Every year, over 10 million individuals spend more than $2 billion on volunteer tourism, or “travel with a purpose.” While volunteer travel combines sightseeing with service opportunities, some unscrupulous organizations place local people in harm’s way to lure tourists eager to help. Here’s how to find volunteer opportunities with a positive impact.
Define the Trip’s Purpose
Before you can have an impact, you need a purpose. What do you want to do? Why is it important? Is this purely a volunteer experience or are students touring, too?
You’ll find service projects blending tourism with volunteer opportunities and service-based trips offering deeper cultural immersion in a single location. Both can have an impact. What’s your preference? Volunteer opportunities exist in conservation, animal welfare, healthcare, teaching, construction, and more. Narrow your focus to find your group’s perfect fit.
Connect to School (and Skills) for Maximum Impact
When students see the trip as connected to what they’re learning in class or an opportunity to practice foreign language skills, they’re more likely to derive meaning from the experience. How can volunteering connect with the curriculum or build soft skills, such as leadership?
Impact comes when students have something of value to contribute to a community that wants and needs it. Think critically about students’ skills: What can they contribute? More important: What is outside your group’s skill set? That should be off the table. It helps no one when students lack the skills to complete a project or the project is wrong for the community—such as building a new school, when the community needs teachers!
Know What Hurts, to Find What Helps
Volunteer tourism is criticized because there can be a dark side, when bad actors prey on individuals’ genuine desire to help to exploit vulnerable populations. After a 2015 earthquake, human trafficking in Nepal spiked by as much as 20 percent.
Orphanage tourism is widely critiqued as 80 percent of the 8 million children in orphanages around the world aren’t actually orphans. Many are left at orphanages by parents too poor to raise them. Abandoned children form short-term attachments to volunteers who rotate through orphanages; this harms their development.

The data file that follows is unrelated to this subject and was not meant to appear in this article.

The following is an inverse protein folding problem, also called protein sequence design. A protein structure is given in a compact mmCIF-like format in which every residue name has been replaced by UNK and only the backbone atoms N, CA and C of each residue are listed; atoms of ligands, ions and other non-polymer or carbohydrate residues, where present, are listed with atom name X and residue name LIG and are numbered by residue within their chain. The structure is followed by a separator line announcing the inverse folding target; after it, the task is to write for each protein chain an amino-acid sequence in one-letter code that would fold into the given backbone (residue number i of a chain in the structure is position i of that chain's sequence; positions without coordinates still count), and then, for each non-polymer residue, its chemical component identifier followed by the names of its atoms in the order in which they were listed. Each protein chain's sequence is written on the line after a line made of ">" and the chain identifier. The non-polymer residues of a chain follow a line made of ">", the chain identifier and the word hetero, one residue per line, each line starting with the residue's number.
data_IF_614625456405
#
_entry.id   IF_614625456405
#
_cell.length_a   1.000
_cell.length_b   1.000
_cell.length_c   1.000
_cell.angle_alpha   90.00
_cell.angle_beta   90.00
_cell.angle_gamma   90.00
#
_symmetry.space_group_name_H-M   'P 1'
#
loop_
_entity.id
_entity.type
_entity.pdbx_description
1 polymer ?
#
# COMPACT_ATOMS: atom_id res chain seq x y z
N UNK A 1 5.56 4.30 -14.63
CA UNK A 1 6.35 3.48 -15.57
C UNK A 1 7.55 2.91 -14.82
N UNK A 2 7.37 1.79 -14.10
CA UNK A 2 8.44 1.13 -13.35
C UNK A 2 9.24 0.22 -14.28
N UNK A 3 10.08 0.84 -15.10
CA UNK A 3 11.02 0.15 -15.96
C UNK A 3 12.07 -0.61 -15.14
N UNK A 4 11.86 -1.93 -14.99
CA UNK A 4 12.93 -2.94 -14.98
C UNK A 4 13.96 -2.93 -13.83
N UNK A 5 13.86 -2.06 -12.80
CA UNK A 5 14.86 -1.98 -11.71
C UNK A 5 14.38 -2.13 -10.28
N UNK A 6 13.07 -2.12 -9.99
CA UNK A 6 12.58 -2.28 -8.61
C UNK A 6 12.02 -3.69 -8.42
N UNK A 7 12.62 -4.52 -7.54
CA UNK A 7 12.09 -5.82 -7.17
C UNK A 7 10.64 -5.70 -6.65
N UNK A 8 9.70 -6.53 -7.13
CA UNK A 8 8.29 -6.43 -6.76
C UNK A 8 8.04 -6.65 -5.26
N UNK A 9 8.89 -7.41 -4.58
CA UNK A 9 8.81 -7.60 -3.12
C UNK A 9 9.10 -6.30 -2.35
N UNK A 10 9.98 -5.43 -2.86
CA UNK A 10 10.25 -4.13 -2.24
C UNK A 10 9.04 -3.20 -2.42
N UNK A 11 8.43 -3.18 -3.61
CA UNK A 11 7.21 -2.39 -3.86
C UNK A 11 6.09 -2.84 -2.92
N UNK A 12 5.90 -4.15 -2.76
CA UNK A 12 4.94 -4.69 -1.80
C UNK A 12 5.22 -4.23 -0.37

Do Development Work, When Possible
Relief work, such as emergency assistance to people in need, is most effective after natural disasters. Such work does not address the systemic causes of suffering, and in many cases involves doing things people could do for themselves.
Development work takes place alongside community members and implements long-term solutions to local problems. Since this work is ongoing, there may not be a satisfying end to the volunteer opportunity. Development work is, however, more likely to have a positive impact on students and the community they’re helping.
Students will take satisfaction in knowing they’re contributing to a long-term, sustainable solution to a big problem. Some may continue involvement back home, finding long-term volunteer opportunities to advocate for that cause.
Do Your Due Diligence
Once you know how you want to help, how students can best help, and what to avoid, find volunteer programs with an excellent track record in helping local communities and delivering an awesome experience. Research the credibility of organizations, so you can find reputable opportunities.
Trustworthy organizations are transparent about their finances, provide updated contact information and addresses, answer information requests, and discuss the logistics of your volunteer trip. Responsible programs have testimonials, may have been recognized for their work with awards, and have plans in place to cover all contingencies. What can you expect if things go wrong? You don’t want to be on your own.
Look at how programs describe themselves: Do they use words like responsible, sensitive or authentic? Do they have case studies or other data that show their impact?
See what previous volunteers say about their experience. There are many programs out there; don’t settle for a partner with a so-so reputation.
Communicate Your Needs, Be Respectful of Theirs
Tell the program what you’ll need from them—everything from transportation arrangements to Wi-Fi connectivity so students can communicate with family. Listen to and respect their needs as well, especially any rules set for safety.
When you carefully vet volunteer opportunities in advance, choose to help in ways that respect the community, and tie service to school curriculum and soft skills, you can create exponentially more impact, as students carry lifelong lessons from their service opportunity.
Written by Lindsey Danis, Contributing Writer for Teach & Travel.
This article originally appeared in the Jan/Feb 2020 issue of Teach & Travel.